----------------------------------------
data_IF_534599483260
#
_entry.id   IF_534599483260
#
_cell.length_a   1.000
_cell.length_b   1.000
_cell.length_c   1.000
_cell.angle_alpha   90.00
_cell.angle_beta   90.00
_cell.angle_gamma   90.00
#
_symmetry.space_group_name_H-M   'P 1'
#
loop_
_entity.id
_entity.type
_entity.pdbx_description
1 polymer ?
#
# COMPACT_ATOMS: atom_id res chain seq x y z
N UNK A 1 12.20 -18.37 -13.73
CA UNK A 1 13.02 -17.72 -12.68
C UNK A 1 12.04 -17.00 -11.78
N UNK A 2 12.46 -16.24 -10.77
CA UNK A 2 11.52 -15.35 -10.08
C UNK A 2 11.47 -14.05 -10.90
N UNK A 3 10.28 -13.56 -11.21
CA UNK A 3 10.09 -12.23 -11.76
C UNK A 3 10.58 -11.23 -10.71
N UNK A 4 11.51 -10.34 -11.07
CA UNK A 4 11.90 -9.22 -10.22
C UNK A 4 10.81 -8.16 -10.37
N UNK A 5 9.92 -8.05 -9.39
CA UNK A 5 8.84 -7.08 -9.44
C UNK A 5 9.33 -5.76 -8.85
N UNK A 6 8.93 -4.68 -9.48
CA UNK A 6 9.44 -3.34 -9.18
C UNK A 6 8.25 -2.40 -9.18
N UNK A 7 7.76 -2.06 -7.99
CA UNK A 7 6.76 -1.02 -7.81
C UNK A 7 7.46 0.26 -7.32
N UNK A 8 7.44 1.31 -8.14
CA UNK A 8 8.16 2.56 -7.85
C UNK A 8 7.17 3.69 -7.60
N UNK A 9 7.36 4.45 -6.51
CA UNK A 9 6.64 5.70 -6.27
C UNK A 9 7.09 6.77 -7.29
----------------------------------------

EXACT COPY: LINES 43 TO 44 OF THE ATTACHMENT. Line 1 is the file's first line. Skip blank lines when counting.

CA UNK A 8 8.16 2.56 -7.85
C UNK A 8 7.17 3.69 -7.60